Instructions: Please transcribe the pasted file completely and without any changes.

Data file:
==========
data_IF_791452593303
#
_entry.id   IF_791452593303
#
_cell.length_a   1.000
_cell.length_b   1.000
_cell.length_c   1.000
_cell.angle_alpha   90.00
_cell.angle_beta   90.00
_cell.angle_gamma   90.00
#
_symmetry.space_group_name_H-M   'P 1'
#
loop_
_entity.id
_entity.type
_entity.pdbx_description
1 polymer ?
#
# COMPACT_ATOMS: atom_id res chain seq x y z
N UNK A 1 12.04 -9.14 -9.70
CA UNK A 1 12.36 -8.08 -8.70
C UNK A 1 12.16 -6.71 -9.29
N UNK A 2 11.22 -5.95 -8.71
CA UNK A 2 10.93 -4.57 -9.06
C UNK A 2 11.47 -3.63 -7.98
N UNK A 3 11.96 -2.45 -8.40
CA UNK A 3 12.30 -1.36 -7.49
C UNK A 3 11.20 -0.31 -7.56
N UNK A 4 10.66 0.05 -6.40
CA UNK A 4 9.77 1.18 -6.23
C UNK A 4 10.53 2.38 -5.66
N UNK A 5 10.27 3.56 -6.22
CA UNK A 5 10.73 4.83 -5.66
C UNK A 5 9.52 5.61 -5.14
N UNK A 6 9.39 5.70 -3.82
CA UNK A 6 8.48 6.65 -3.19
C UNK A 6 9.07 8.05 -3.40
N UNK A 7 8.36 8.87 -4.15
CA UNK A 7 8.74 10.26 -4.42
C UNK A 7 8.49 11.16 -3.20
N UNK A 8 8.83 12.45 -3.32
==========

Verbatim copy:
data_IF_791452593303
#
_entry.id   IF_791452593303
#
_cell.length_a   1.000
_cell.length_b   1.000
_cell.length_c   1.000
_cell.angle_alpha   90.00
_cell.angle_beta   90.00
_cell.angle_gamma   90.00
#
_symmetry.space_group_name_H-M   'P 1'
#
loop_
_entity.id
_entity.type
_entity.pdbx_description
1 polymer ?
#
# COMPACT_ATOMS: atom_id res chain seq x y z
N UNK A 1 12.04 -9.14 -9.70
CA UNK A 1 12.36 -8.08 -8.70
C UNK A 1 12.16 -6.71 -9.29
N UNK A 2 11.22 -5.95 -8.71
CA UNK A 2 10.93 -4.57 -9.06
C UNK A 2 11.47 -3.63 -7.98
N UNK A 3 11.96 -2.45 -8.40
CA UNK A 3 12.30 -1.36 -7.49
C UNK A 3 11.20 -0.31 -7.56
N UNK A 4 10.66 0.05 -6.40
CA UNK A 4 9.77 1.18 -6.23
C UNK A 4 10.53 2.38 -5.66
N UNK A 5 10.27 3.56 -6.22
CA UNK A 5 10.73 4.83 -5.66
C UNK A 5 9.52 5.61 -5.14
N UNK A 6 9.39 5.70 -3.82
CA UNK A 6 8.48 6.65 -3.19
C UNK A 6 9.07 8.05 -3.40
N UNK A 7 8.36 8.87 -4.15
CA UNK A 7 8.74 10.26 -4.42
C UNK A 7 8.49 11.16 -3.20
N UNK A 8 8.83 12.45 -3.32